If Mets trade Max Scherzer and Justin Verlander, tricky questions arise for 2024 rotation

Justin Verlander and Max Scherzer

Image processed by Justin Verlander and Max Scherzer/USA TODAY Sports/SNY

Let’s say for the sake of discussion that the Mets will trade Justin Verlander And Max Scherzer this month.

Here are two related questions that have gone unnoticed in recent days: Who exactly would lead the starting rotation next season, when the team will likely have similar championship aspirations?

And would replacing the two future Hall of Famers this winter lead to the Mets jeopardizing their long-term future far more than they already have?

Despite all that has gone wrong with the 2023 Mets, one aspect of the team’s strategy continues to seem very wise: the aversion to long-term free agent contracts for starting pitchers.

Both Verlander and Scherzer underperformed, but the shortness of their contracts (two years plus an opt-in player for Scherzer; two years plus a vesting option for Verlander) means their declines won’t cripple the Mets for long.

For all their expenses of the last off-season, Brandon NimmoThe eight-year contract was the only irrationally long Mets contract.

The team backed down with little measure of relief and watched the Texas Rangers offer Jacob of Grom five years, and the Yankees offer Carlos Rodon six. DeGrom has had Tommy John surgery since then; Rodon recently made his season debut and could still become a Yankees champion — but so far Verlander has been the most productive of the trio in 2023, with the added bonus of being a short-timer.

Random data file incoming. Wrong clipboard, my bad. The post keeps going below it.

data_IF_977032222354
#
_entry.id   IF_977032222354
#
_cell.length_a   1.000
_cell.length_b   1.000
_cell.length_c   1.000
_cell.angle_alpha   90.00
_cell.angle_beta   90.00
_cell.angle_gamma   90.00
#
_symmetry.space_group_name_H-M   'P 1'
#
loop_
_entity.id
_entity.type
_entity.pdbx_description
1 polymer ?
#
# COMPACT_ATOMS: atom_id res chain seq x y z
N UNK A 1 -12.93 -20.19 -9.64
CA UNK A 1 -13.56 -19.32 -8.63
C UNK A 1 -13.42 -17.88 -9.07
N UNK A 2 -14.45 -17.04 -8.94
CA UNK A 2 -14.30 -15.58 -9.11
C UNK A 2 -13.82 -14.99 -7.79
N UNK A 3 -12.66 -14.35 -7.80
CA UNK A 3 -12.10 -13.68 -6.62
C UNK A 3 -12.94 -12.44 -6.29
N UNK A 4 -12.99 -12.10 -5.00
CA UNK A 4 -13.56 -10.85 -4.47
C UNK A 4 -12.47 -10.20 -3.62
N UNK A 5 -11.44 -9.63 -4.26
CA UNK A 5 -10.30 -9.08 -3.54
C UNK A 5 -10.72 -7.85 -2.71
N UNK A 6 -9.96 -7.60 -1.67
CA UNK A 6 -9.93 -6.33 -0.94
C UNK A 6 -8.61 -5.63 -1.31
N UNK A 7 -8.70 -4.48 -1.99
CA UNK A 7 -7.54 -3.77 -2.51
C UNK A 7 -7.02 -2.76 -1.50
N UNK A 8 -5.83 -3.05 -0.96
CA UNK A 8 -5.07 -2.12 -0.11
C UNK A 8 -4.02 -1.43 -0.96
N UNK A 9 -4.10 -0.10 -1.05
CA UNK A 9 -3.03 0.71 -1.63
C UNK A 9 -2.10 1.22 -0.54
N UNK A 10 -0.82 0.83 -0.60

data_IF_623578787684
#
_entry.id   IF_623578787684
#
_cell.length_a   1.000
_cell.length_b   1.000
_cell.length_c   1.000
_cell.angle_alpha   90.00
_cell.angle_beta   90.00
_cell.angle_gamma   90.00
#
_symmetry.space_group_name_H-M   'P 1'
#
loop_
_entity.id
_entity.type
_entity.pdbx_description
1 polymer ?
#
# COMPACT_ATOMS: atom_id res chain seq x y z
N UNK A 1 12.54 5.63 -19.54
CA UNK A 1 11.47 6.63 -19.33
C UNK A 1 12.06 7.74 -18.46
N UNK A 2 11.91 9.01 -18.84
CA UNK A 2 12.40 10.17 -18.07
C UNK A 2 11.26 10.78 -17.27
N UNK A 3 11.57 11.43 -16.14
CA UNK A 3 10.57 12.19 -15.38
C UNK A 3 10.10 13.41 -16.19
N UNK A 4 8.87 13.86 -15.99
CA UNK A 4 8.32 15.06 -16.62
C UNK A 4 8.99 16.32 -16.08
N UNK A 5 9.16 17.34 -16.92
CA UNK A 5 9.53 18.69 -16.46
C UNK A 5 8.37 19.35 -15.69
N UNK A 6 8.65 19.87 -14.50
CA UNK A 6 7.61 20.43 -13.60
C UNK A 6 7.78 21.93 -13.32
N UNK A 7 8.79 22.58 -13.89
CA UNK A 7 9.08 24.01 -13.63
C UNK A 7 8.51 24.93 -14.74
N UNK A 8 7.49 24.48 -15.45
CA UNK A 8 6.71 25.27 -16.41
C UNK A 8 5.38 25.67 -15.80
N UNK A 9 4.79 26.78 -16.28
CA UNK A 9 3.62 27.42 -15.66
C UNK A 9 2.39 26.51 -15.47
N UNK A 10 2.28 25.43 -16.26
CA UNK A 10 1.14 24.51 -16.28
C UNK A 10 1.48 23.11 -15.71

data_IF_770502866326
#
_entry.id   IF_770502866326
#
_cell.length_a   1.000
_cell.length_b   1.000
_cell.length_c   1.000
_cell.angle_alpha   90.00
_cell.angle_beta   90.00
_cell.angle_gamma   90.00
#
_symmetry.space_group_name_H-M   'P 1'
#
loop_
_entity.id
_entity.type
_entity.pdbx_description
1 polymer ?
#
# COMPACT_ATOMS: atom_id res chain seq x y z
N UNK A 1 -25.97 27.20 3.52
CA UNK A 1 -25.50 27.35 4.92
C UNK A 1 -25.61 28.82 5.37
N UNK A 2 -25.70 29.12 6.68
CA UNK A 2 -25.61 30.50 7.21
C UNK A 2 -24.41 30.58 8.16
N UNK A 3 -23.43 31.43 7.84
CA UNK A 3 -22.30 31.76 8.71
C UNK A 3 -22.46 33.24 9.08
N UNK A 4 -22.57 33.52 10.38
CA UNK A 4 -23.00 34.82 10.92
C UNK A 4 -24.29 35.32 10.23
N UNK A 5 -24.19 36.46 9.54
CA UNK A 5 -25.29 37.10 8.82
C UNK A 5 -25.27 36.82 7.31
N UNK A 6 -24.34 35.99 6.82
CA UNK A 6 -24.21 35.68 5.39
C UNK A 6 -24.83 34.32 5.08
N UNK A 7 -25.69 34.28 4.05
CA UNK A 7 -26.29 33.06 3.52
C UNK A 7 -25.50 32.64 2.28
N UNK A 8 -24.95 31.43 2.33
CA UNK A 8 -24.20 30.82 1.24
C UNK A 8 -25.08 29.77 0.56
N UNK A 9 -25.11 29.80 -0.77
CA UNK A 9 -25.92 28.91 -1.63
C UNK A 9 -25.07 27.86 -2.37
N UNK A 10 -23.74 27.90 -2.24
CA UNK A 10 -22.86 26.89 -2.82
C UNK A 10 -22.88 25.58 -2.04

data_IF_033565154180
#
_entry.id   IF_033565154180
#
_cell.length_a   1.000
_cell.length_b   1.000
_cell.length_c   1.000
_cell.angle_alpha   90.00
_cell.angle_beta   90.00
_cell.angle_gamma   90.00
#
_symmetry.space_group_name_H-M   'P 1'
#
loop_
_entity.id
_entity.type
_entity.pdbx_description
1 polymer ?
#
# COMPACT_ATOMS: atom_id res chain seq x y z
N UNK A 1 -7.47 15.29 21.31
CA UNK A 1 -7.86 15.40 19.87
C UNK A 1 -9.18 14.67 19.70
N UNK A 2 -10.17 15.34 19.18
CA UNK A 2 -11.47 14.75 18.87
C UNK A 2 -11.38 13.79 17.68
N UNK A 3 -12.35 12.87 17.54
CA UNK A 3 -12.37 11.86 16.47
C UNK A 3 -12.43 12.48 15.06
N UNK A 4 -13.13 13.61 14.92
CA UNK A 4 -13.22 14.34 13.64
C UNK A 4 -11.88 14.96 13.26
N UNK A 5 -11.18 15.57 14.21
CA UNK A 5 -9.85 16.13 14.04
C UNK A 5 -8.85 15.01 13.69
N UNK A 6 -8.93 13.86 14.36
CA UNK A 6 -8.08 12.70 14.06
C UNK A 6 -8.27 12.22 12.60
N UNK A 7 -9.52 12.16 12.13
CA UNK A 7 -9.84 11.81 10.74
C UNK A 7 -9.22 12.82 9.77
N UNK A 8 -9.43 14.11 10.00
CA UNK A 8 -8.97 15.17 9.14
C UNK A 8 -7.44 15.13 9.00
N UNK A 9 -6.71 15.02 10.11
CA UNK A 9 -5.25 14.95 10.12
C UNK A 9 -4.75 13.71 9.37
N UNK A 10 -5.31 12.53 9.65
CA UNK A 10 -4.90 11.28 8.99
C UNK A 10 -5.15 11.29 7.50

Without Verlander and Scherzer, the Mets would have Kodai Senga, Jose Quintana, David Peterson And Tylor Megill as their top four options for next year’s rotation. They will obviously add more, but it will be difficult to do so without introducing the kind of long-term risk they have so far avoided.

The best free agent starters for next year are Shohei Ohtani, Blake Snell And Julio Urias. Snell, 30, is the oldest of this trio – and any free agent ace at 30 or younger can reasonably expect a five-, six-, or seven-year contract (and, while that’s not an Ohtani column, enough to say we can’t find anyone in baseball who thinks Ohtani will sign in New York).

Before the Mets trade Verlander or Scherzer, the front office will need to generate projections of what Urias and Snell will look like not just in 2024, but in 2025, 2026, 2027 and beyond. Is it really a better bet to give seven years to a young ace than to give three years to an aging ace?

In some cases, of course. In many cases, no way.

Another very intriguing rotation option for the Mets next year and beyond will be the Nippon Professional Baseball ace. Yoshinobu Yamamotowho is only 24 years old.

A reviewer familiar with Yamamoto described it as “Chris Bassit with more bike,” meaning he has a wide throwing repertoire like the hustler Bassitt, but a firmer fastball. This evaluator projected Yamamoto as a No. 2 or No. 3 starter on a championship team.

Unlike Senga, reviewers aren’t speculating that Yamamoto will end up in the bullpen. Because of that, he’ll likely earn a lot more than the five-year, $75 million the Mets gave Senga last September.

Mets General Manager Billy Epler has already traveled to Japan this year to watch Yamamoto. As was the case with Senga, Eppler’s deep connections and credibility there could help give the Mets an edge in Yamamoto’s free agency.

Elsewhere in free agency, there will be plenty of other starters for the Mets to explore, from Lucas Giolito For Eduardo Rodriguez (which has an opt-out) for Aaron Nola For Jack Flaherty For Luis Severino For Frankie Montas For Tyler Mahle For James Paxton For Alex Cobb.

Each of these players brings their own combination of benefits and risks, and one or two of them could be good play in the short term. But none project themselves as the ace of a team playing in the 2024 World Series.

Nor are we saying that the current versions of Scherzer and Verlander do. But for the Mets’ long-term health, the team needs to be sure before asking either to waive their no-trade clause that replacing them won’t leave the organization in an even worse place. .

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